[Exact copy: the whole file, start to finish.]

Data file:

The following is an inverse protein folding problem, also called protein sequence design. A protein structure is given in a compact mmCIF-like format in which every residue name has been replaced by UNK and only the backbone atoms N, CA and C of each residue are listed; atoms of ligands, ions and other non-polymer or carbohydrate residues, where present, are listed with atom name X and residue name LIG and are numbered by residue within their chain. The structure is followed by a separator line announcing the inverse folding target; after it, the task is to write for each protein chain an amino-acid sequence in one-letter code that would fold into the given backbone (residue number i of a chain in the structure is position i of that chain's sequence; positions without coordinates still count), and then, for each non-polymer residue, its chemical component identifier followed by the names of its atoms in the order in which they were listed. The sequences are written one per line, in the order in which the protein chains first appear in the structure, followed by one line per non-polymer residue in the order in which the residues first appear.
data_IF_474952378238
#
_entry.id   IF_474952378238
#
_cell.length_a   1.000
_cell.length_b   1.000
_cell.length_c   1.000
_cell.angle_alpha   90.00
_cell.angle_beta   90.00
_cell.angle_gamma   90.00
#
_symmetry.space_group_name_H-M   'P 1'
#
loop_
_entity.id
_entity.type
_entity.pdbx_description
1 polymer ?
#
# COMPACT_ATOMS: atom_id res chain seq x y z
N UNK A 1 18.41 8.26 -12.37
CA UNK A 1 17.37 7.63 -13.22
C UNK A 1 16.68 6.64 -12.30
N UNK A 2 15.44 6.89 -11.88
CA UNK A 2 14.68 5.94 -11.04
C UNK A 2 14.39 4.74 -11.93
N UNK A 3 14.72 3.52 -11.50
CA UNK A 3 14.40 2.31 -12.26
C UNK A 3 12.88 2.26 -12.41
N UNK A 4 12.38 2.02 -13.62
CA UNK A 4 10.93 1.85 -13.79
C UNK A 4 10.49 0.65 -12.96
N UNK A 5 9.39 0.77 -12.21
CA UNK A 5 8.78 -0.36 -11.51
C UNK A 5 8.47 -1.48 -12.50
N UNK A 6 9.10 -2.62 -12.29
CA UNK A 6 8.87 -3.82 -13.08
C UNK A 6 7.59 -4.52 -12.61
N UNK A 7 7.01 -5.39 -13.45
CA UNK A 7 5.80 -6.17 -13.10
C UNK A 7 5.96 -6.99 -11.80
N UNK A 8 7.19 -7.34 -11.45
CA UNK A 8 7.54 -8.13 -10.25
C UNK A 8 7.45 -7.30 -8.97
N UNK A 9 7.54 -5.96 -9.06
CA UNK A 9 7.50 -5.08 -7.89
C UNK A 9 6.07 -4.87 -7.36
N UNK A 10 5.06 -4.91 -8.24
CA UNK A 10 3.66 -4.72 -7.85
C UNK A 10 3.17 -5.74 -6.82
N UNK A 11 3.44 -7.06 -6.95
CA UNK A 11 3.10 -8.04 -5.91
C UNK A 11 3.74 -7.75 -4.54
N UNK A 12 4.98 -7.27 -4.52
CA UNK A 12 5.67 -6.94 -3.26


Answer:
The following is an inverse protein folding problem, also called protein sequence design. A protein structure is given in a compact mmCIF-like format in which every residue name has been replaced by UNK and only the backbone atoms N, CA and C of each residue are listed; atoms of ligands, ions and other non-polymer or carbohydrate residues, where present, are listed with atom name X and residue name LIG and are numbered by residue within their chain. The structure is followed by a separator line announcing the inverse folding target; after it, the task is to write for each protein chain an amino-acid sequence in one-letter code that would fold into the given backbone (residue number i of a chain in the structure is position i of that chain's sequence; positions without coordinates still count), and then, for each non-polymer residue, its chemical component identifier followed by the names of its atoms in the order in which they were listed. The sequences are written one per line, in the order in which the protein chains first appear in the structure, followed by one line per non-polymer residue in the order in which the residues first appear.
data_IF_474952378238
#
_entry.id   IF_474952378238
#
_cell.length_a   1.000
_cell.length_b   1.000
_cell.length_c   1.000
_cell.angle_alpha   90.00
_cell.angle_beta   90.00
_cell.angle_gamma   90.00
#
_symmetry.space_group_name_H-M   'P 1'
#
loop_
_entity.id
_entity.type
_entity.pdbx_description
1 polymer ?
#
# COMPACT_ATOMS: atom_id res chain seq x y z
N UNK A 1 18.41 8.26 -12.37
CA UNK A 1 17.37 7.63 -13.22
C UNK A 1 16.68 6.64 -12.30
N UNK A 2 15.44 6.89 -11.88
CA UNK A 2 14.68 5.94 -11.04
C UNK A 2 14.39 4.74 -11.93
N UNK A 3 14.72 3.52 -11.50
CA UNK A 3 14.40 2.31 -12.26
C UNK A 3 12.88 2.26 -12.41
N UNK A 4 12.38 2.02 -13.62
CA UNK A 4 10.93 1.85 -13.79
C UNK A 4 10.49 0.65 -12.96
N UNK A 5 9.39 0.77 -12.21
CA UNK A 5 8.78 -0.36 -11.51
C UNK A 5 8.47 -1.48 -12.50
N UNK A 6 9.10 -2.62 -12.29
CA UNK A 6 8.87 -3.82 -13.08
C UNK A 6 7.59 -4.52 -12.61
N UNK A 7 7.01 -5.39 -13.45
CA UNK A 7 5.80 -6.17 -13.10
C UNK A 7 5.96 -6.99 -11.80
N UNK A 8 7.19 -7.34 -11.45
CA UNK A 8 7.54 -8.13 -10.25
C UNK A 8 7.45 -7.30 -8.97
N UNK A 9 7.54 -5.96 -9.06
CA UNK A 9 7.50 -5.08 -7.89
C UNK A 9 6.07 -4.87 -7.36
N UNK A 10 5.06 -4.91 -8.24
CA UNK A 10 3.66 -4.72 -7.85
C UNK A 10 3.17 -5.74 -6.82
N UNK A 11 3.44 -7.06 -6.95
CA UNK A 11 3.10 -8.04 -5.91
C UNK A 11 3.74 -7.75 -4.54
N UNK A 12 4.98 -7.27 -4.52
CA UNK A 12 5.67 -6.94 -3.26